Mobile Adware… the crap we deal with for Free apps (Editorial)
Jun 26, 2013 8:30 AM –
Based on findings from mobile security firm Lookout, I wanted to open the dialogue about mobile adware and the awareness of and/or consumer’s level of comfort with it- as smartphone usage soars. The security & antivirus company “defines adware as an ad network that exhibits one or more of the following intrusive behaviors without requesting appropriate user consent: display advertising outside of the normal app experience, harvest unusual personally identifiable information, or perform unexpected actions as a response to ad clicks.” And implores such software should give users a prompt to agree to or decline mentioned actions before performing them.
Many developers rely on ad networks to monetize their apps thus giving them away free. Many users are willing to deal with the trade-off of seeing ads. However, some ad networks get way too overzealous about their methods and describe this as “taking advantage of opportunities”. In a report by Lookout the top culprits have flagged as adware networks: LeadBolt, Moolah Media, RevMob, SellARing, and SendDroid. I would personally like to point out a few other overly aggressive ad networks: Airpush and StartApp. The latter two allow for ads to be sent in the notifications window and add ‘Search’ icons to the homescreen plus add to or change your web browser bookmarks and default start page. This can be misleading, annoying and disrupt the user experience. I’ve seen these often in free MP3 download apps that constantly get yanked from Google Play, however, Lookout has found them more prevalent in Personalization apps and games; representing over a third of the share of affected.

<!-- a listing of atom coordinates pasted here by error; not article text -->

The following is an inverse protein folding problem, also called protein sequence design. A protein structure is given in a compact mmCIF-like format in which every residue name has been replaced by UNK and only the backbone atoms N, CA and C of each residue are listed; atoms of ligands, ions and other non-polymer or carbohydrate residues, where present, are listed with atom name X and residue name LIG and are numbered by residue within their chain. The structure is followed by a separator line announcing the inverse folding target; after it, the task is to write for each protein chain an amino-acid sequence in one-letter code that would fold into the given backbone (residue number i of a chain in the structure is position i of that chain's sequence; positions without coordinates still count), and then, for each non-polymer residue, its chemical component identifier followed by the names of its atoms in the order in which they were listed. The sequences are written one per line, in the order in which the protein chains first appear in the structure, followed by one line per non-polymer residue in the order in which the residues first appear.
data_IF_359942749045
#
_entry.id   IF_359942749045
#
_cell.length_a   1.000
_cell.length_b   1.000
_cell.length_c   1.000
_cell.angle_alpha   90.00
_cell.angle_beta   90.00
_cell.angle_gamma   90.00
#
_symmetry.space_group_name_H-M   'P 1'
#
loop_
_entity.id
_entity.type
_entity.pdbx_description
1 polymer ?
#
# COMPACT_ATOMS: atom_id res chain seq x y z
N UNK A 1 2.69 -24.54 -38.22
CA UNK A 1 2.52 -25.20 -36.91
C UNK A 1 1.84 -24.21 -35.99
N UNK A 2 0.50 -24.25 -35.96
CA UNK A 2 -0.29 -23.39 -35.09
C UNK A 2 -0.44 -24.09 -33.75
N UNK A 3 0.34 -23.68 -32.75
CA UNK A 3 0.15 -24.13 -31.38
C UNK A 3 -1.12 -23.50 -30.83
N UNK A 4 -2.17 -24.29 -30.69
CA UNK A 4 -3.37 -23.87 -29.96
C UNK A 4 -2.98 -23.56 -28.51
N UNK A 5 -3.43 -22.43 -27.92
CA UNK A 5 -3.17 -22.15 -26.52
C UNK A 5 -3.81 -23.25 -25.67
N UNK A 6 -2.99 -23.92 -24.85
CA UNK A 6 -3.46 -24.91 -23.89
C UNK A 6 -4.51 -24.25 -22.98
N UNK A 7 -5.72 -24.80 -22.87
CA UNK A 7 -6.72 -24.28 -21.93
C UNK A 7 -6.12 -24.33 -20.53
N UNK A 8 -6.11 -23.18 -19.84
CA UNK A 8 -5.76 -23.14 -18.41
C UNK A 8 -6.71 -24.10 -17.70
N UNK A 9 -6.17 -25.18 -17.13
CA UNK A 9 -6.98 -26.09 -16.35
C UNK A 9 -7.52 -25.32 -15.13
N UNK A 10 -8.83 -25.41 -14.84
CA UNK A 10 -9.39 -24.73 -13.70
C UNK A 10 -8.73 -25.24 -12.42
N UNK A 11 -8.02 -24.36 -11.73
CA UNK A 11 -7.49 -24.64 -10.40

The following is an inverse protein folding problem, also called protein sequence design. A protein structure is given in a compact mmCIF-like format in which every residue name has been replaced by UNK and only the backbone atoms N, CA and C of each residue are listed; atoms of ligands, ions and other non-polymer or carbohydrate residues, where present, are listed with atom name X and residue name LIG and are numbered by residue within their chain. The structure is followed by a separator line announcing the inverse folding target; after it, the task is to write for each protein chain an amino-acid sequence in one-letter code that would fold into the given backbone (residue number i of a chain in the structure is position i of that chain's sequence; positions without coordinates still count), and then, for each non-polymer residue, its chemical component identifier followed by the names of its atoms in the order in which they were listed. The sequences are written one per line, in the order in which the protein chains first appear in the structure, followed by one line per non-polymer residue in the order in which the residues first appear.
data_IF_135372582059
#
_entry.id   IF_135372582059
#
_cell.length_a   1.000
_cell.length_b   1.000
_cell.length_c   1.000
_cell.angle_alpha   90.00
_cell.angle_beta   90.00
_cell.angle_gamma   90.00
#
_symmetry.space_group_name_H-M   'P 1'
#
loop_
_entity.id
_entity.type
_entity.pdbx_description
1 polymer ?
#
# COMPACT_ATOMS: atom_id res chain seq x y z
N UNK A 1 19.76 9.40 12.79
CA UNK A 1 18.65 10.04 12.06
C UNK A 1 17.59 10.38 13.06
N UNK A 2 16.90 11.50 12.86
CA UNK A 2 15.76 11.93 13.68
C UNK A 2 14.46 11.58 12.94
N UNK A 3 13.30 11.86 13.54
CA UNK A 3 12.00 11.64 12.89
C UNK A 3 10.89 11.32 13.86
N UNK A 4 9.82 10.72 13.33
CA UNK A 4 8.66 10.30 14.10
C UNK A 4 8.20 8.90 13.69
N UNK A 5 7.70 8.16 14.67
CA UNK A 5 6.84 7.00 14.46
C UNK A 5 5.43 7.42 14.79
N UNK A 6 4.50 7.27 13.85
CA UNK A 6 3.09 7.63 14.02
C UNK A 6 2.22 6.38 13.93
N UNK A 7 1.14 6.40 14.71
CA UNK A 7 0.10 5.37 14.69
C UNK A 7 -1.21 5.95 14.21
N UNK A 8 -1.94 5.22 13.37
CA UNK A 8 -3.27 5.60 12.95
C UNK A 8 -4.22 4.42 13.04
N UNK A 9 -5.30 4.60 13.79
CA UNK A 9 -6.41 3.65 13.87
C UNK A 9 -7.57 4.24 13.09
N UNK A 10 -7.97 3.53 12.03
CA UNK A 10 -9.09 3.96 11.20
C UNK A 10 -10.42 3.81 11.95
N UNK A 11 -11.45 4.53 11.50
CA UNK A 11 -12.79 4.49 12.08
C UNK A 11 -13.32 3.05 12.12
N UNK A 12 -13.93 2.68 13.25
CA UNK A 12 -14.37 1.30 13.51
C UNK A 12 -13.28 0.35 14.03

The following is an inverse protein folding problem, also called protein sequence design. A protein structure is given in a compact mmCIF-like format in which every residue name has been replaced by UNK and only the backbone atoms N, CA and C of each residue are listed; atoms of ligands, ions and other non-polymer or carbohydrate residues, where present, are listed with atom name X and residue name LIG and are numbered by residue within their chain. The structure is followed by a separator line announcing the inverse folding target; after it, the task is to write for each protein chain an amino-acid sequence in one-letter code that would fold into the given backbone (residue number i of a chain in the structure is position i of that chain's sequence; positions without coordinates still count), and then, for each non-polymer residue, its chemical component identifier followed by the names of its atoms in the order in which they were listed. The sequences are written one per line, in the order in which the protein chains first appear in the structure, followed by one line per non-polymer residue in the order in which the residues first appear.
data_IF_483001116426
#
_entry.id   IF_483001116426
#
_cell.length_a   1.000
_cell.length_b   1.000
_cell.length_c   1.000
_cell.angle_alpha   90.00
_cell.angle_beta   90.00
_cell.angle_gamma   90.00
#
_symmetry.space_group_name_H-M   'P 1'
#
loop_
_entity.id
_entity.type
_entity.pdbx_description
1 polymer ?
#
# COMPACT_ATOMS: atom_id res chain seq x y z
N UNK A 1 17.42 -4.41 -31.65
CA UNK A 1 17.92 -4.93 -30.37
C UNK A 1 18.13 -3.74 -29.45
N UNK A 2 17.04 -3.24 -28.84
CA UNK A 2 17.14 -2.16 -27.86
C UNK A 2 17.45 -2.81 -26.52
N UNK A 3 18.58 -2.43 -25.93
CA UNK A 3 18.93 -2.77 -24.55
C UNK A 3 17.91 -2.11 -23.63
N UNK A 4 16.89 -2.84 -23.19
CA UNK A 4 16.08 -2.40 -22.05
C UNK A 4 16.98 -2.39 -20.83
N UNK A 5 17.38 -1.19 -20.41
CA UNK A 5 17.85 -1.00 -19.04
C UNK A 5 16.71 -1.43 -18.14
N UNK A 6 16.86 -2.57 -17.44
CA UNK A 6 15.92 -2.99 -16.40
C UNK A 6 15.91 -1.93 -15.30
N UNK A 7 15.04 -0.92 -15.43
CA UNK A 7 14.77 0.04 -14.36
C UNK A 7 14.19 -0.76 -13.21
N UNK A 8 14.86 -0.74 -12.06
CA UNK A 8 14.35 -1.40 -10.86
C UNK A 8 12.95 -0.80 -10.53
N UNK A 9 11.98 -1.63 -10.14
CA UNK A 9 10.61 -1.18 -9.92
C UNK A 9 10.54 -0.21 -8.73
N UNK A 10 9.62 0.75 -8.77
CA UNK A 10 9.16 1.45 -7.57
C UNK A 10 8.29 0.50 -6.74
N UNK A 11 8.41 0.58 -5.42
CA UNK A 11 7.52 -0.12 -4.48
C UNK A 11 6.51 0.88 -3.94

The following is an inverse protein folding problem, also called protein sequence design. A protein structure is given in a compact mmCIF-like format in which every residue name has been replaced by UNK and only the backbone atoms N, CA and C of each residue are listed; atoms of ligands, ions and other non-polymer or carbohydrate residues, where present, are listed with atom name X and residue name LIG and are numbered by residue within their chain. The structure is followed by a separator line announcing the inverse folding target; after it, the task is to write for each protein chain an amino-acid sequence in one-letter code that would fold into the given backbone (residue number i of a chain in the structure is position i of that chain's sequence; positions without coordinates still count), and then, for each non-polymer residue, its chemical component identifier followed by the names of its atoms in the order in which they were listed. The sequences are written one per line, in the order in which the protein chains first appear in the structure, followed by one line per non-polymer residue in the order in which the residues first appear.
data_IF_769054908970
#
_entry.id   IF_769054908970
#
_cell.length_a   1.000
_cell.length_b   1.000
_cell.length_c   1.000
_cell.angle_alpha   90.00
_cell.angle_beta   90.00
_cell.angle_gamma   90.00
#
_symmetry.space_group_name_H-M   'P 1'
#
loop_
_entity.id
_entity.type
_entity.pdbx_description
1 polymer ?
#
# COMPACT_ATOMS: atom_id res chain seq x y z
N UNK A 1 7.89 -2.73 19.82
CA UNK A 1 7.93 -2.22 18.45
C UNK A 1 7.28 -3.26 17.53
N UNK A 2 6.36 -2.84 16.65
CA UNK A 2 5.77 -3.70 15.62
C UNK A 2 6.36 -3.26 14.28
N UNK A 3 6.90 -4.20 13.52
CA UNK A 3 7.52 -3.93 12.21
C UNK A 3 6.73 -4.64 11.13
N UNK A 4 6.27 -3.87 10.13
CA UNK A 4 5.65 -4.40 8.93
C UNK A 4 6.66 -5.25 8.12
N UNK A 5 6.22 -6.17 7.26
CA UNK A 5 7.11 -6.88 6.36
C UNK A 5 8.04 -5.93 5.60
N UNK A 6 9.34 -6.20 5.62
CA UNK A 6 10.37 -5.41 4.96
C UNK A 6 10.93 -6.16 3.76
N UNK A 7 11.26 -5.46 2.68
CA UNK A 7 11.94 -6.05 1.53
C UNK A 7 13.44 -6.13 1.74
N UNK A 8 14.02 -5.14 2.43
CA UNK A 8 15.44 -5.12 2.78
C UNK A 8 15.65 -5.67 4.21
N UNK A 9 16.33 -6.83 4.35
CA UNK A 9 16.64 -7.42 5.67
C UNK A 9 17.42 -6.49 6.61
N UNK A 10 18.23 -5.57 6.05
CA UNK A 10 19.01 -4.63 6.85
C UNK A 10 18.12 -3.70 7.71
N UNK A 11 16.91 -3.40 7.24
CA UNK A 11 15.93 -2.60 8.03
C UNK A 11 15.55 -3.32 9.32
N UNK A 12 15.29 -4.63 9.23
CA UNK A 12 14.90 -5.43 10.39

In summary, though the global likelihood of consumers that will download an app with adware is low, 1.6% of Lookout’s users were affected, this was higher than other mobile platforms. The company even estimates more than one million U.S. Android users downloaded adware in the past year. Other key stats from the report projects approximately 6.5% of free apps on Google Play contain adware, and significantly higher in third-party app stores. A final word for developers, please caution and research the ad network’s reputation before incorporating into your app, be responsible with collection of user data and use strong encryption when storing and transmitting user data.
That stated… what are you thoughts on adware. Not a big deal? Bad for the user experience? Is it out of control? Were you aware of this? Chime in the comments below!